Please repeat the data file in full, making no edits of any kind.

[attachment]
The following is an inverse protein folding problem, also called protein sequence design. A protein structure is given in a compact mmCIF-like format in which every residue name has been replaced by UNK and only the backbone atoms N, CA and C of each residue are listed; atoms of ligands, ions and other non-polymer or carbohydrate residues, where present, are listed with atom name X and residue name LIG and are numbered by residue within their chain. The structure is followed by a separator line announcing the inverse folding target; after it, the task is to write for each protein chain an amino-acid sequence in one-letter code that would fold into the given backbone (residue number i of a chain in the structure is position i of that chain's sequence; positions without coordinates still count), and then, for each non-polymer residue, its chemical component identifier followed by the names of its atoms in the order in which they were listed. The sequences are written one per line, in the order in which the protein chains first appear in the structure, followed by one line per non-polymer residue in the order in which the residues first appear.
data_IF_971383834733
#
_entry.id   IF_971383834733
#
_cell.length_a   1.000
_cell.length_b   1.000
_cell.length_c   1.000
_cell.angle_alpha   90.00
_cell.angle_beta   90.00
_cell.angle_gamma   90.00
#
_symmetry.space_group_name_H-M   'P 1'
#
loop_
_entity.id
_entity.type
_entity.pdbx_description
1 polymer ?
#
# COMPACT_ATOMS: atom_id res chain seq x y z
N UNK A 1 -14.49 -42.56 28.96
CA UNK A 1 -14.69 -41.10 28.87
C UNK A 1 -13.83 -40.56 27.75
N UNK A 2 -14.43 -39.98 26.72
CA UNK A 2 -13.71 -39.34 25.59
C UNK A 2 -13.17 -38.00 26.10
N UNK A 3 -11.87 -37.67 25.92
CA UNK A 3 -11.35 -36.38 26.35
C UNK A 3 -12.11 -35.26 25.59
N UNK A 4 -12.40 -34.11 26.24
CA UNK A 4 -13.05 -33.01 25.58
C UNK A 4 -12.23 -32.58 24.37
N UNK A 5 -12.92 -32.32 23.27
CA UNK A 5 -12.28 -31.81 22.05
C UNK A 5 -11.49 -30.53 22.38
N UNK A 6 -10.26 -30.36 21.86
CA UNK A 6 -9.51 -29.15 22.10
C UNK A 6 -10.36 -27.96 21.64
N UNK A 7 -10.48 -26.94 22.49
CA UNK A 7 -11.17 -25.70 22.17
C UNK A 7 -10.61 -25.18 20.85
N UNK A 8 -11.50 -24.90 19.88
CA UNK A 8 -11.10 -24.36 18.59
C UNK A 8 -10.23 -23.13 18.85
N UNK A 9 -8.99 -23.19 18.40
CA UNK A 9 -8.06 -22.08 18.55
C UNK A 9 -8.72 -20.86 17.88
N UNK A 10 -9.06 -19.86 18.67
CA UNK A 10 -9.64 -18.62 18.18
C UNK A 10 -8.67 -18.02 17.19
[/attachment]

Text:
The following is an inverse protein folding problem, also called protein sequence design. A protein structure is given in a compact mmCIF-like format in which every residue name has been replaced by UNK and only the backbone atoms N, CA and C of each residue are listed; atoms of ligands, ions and other non-polymer or carbohydrate residues, where present, are listed with atom name X and residue name LIG and are numbered by residue within their chain. The structure is followed by a separator line announcing the inverse folding target; after it, the task is to write for each protein chain an amino-acid sequence in one-letter code that would fold into the given backbone (residue number i of a chain in the structure is position i of that chain's sequence; positions without coordinates still count), and then, for each non-polymer residue, its chemical component identifier followed by the names of its atoms in the order in which they were listed. The sequences are written one per line, in the order in which the protein chains first appear in the structure, followed by one line per non-polymer residue in the order in which the residues first appear.
data_IF_971383834733
#
_entry.id   IF_971383834733
#
_cell.length_a   1.000
_cell.length_b   1.000
_cell.length_c   1.000
_cell.angle_alpha   90.00
_cell.angle_beta   90.00
_cell.angle_gamma   90.00
#
_symmetry.space_group_name_H-M   'P 1'
#
loop_
_entity.id
_entity.type
_entity.pdbx_description
1 polymer ?
#
# COMPACT_ATOMS: atom_id res chain seq x y z
N UNK A 1 -14.49 -42.56 28.96
CA UNK A 1 -14.69 -41.10 28.87
C UNK A 1 -13.83 -40.56 27.75
N UNK A 2 -14.43 -39.98 26.72
CA UNK A 2 -13.71 -39.34 25.59
C UNK A 2 -13.17 -38.00 26.10
N UNK A 3 -11.87 -37.67 25.92
CA UNK A 3 -11.35 -36.38 26.35
C UNK A 3 -12.11 -35.26 25.59
N UNK A 4 -12.40 -34.11 26.24
CA UNK A 4 -13.05 -33.01 25.58
C UNK A 4 -12.23 -32.58 24.37
N UNK A 5 -12.92 -32.32 23.27
CA UNK A 5 -12.28 -31.81 22.05
C UNK A 5 -11.49 -30.53 22.38
N UNK A 6 -10.26 -30.36 21.86
CA UNK A 6 -9.51 -29.15 22.10
C UNK A 6 -10.36 -27.96 21.64
N UNK A 7 -10.48 -26.94 22.49
CA UNK A 7 -11.17 -25.70 22.17
C UNK A 7 -10.61 -25.18 20.85
N UNK A 8 -11.50 -24.90 19.88
CA UNK A 8 -11.10 -24.36 18.59
C UNK A 8 -10.23 -23.13 18.85
N UNK A 9 -8.99 -23.19 18.40
CA UNK A 9 -8.06 -22.08 18.55
C UNK A 9 -8.72 -20.86 17.88
N UNK A 10 -9.06 -19.86 18.67
CA UNK A 10 -9.64 -18.62 18.18
C UNK A 10 -8.67 -18.02 17.19